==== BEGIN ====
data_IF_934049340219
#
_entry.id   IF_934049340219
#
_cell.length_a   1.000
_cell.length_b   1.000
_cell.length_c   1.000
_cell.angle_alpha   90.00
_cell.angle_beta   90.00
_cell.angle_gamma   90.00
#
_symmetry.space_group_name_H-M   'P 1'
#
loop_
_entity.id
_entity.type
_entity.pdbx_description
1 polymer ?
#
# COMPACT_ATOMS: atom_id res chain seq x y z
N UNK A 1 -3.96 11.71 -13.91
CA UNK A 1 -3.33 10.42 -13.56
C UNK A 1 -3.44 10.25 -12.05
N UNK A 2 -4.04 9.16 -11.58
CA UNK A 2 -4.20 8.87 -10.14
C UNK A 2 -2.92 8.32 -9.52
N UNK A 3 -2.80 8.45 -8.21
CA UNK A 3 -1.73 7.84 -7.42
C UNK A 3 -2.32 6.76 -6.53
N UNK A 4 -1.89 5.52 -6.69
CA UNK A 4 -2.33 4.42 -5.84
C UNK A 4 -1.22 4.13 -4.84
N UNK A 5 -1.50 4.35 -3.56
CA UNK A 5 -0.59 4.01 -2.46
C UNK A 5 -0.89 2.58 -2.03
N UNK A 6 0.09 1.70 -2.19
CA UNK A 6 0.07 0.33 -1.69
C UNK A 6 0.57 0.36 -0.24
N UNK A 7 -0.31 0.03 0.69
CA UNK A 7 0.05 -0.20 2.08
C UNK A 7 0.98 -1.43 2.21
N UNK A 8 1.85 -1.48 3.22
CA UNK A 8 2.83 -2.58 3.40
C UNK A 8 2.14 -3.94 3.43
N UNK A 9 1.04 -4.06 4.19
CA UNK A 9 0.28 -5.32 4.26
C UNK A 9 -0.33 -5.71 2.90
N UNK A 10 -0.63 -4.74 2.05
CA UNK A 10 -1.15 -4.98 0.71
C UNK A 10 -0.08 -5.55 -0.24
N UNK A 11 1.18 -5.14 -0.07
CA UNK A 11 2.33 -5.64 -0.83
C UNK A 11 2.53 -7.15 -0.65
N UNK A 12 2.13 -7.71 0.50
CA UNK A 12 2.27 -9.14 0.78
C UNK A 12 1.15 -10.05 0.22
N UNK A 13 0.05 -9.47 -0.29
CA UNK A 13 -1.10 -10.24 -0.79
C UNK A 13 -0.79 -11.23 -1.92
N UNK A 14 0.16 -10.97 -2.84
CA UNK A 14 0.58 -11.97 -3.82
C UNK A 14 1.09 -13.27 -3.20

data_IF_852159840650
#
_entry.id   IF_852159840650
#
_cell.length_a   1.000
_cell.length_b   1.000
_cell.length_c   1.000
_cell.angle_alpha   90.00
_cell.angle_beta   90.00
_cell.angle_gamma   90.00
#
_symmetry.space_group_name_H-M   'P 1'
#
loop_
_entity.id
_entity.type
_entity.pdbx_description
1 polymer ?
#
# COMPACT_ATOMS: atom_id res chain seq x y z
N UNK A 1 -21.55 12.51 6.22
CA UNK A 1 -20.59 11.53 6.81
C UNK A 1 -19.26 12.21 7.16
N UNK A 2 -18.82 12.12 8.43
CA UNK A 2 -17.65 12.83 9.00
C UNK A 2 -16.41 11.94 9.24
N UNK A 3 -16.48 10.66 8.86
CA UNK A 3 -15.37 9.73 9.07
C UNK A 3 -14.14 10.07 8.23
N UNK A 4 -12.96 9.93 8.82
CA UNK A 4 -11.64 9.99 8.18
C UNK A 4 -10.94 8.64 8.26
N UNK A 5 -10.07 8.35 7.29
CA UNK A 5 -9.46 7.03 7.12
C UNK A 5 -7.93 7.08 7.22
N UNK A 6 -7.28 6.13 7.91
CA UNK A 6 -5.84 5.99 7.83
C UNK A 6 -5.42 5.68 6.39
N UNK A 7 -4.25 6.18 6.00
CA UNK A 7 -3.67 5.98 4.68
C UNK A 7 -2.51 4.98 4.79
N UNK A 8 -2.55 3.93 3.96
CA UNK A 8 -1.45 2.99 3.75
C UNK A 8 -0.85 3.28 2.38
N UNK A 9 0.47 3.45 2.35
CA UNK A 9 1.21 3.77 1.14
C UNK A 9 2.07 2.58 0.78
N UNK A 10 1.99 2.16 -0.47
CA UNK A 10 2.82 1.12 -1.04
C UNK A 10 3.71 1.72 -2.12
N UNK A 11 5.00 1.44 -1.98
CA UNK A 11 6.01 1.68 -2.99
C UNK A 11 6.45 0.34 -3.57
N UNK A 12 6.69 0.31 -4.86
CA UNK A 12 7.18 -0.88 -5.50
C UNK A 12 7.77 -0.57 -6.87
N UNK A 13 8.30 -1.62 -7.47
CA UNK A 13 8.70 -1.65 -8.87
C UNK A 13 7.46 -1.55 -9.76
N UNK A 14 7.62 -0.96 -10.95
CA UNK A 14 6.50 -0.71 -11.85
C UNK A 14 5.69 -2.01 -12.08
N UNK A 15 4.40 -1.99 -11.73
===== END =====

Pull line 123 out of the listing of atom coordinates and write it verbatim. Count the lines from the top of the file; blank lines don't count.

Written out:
CA UNK A 14 6.50 -0.71 -11.85